The World Socialist Web Site Autoworker Newsletter calls on workers at Jefferson North and throughout the auto industry to organize rank-and-file safety committees to protect worker health and save lives. For assistance in forming these committees, contact us at wsws.org/rankandfile.
Read the statement of the Jefferson North Rank-and-File Committee.
Update Friday 3:30 p.m.: Workers at the Jefferson North Assembly Plant in Detroit are still refusing to work after at least three workers tested positive for COVID-19 on Thursday. FCA management, along with the UAW, attempted to restart production after the 1:38 p.m. break. The line was restarted but workers refused to work.
“We aren’t working, everyone is back on blue line,” a worker told the WSWS Autoworker Newsletter. “They just started the line, but nobody moved. Only five Jeeps have been produced today. They are upset we’re sticking together and fearless. They hate it. There is angry disbelief, that they keep lying to us about the COVID cases and then expect us to work like it is business as usual. SHAP, Toledo and the other plants should be out with us too. None of these factories are safe.”
The job action began with “A Crew” workers who downed their tools and forced production to stop Thursday at noon. “B Crew” workers continued the work stoppage from 4:30 p.m. Thursday to nearly 2 a.m. Friday morning when management and union officials forced some workers, including temporary part-time workers (TPTs), who have no job security, to resume partial production.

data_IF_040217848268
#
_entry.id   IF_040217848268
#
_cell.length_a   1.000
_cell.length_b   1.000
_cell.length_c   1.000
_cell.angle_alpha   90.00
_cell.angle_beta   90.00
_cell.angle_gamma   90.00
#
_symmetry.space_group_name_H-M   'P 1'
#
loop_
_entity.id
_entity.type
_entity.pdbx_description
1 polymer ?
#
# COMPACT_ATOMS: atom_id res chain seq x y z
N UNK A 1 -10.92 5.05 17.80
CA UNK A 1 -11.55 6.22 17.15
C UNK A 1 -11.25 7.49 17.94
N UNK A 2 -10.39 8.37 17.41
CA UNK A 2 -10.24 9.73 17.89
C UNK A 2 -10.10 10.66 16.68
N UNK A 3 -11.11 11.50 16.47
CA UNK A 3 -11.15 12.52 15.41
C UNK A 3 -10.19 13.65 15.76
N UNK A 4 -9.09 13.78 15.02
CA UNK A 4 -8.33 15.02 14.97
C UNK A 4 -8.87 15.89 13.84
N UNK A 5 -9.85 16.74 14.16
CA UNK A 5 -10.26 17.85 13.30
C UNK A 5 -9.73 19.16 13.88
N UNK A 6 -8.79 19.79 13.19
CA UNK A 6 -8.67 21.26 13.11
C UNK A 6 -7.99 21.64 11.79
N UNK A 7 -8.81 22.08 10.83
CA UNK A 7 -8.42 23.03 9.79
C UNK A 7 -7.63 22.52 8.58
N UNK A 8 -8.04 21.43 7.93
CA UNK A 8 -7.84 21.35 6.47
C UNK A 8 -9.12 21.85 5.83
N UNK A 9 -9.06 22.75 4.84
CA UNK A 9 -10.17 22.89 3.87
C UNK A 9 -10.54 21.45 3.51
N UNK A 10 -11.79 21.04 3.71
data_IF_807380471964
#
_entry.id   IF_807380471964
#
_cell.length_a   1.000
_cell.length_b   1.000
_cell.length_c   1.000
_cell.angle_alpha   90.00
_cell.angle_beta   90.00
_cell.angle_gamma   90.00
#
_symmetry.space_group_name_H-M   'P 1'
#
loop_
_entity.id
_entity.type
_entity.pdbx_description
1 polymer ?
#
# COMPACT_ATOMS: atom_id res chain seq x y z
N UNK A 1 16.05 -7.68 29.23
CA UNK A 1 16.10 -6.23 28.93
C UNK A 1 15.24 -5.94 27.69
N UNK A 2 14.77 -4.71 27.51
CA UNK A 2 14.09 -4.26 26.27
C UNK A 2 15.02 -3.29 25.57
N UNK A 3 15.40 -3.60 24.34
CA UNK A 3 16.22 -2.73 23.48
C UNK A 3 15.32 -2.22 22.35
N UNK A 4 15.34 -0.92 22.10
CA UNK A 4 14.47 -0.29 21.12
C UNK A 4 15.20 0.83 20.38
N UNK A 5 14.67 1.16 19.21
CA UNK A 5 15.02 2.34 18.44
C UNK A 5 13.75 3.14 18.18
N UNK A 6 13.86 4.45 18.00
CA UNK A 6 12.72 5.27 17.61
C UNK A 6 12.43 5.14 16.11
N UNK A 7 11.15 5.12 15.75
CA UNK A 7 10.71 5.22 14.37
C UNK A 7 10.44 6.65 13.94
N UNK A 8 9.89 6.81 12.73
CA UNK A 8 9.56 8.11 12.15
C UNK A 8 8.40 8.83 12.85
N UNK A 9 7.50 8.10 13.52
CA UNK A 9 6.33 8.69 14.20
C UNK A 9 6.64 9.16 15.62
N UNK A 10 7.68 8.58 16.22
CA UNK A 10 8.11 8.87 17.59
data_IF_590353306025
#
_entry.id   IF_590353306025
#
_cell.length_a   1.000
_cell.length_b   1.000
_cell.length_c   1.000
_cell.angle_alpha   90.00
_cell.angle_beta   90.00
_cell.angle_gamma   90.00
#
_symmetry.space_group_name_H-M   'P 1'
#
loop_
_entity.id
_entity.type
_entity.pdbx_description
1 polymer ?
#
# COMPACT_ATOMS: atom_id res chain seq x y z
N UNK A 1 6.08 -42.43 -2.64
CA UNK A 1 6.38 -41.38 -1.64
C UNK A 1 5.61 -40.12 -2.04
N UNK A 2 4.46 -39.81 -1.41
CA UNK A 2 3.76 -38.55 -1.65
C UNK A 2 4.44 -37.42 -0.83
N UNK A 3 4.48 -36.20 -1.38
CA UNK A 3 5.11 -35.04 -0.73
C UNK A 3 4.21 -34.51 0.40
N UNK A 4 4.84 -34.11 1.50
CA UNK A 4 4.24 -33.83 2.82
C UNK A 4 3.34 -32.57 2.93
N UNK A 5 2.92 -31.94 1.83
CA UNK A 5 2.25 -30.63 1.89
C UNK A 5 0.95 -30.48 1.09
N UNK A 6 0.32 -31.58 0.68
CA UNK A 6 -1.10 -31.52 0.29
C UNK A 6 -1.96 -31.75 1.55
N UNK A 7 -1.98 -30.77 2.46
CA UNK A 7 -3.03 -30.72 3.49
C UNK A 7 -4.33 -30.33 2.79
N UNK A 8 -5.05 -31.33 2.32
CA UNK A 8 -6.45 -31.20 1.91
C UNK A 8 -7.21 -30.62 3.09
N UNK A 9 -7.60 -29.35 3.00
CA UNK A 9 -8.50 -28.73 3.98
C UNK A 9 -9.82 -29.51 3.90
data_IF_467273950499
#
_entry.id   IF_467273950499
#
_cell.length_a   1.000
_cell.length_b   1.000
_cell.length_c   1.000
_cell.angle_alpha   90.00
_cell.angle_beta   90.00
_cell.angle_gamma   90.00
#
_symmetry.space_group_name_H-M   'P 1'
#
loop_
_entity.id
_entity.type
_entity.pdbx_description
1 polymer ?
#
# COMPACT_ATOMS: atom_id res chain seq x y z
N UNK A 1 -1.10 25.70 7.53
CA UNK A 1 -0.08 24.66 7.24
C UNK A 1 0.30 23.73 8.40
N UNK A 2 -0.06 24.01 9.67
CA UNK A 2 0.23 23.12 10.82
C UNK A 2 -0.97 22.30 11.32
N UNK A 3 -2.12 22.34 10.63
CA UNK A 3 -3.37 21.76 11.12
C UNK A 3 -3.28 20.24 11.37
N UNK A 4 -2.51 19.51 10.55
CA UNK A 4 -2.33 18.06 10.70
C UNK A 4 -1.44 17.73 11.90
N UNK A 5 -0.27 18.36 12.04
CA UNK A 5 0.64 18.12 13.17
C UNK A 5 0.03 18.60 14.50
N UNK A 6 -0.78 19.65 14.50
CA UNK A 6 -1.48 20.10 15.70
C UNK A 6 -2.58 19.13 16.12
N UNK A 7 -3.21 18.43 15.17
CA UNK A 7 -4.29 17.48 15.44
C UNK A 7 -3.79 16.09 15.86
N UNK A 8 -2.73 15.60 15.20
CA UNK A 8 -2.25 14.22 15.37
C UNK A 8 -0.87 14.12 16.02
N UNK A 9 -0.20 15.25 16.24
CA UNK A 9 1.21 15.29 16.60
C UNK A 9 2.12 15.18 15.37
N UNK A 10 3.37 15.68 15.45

When “C Crew” workers reported to the plant around 3:30 a.m. Friday morning, however, they resumed the work stoppage. Workers have posted videos to appeal for support.
FCA is now calling in B Crew workers to start production by 4:30 p.m. One B Crew worker told the WSWS Autoworker Newsletter: “They have not told us not to come in. Are you kidding? We were down for 8 1/2 hours yesterday and produced only 67 Jeeps, one-tenth of the normal output. If we made only one-twentieth it would have been worth it for them. Those 67 Jeeps sell for $55,000 each and that brought in $3.68 million in revenue.
“They are more concerned about profits than workers’ lives. Now you have Trump and Pence going around saying the only reason there is a big jump in COVID cases is because there is more testing. That’s like saying there would be no police brutality if no one reported police brutality.”
The news media has blacked out any news of the work stoppage at the factory, fearful that opposition will spread, and the industry will be shut down like it was after a series of wildcat strikes in mid-March. Autoworkers from around the country, however, who have learned about the job action from the WSWS, have expressed their solidarity with Jefferson workers.
“I feel that they should shut all the plants back down until they get this under control. We shouldn’t have to risk our lives to be able to work while the UAW takes our money and doesn’t fight for our lives. I work at a plant, so I understand what you all are going through. I heard some have been sick over here to and they are keeping it on a down low saying it’s in other departments. But it’s in the building and everyone is using the same bathrooms and lunchrooms. It’s impossible for them to keep something like this under control in a plant.”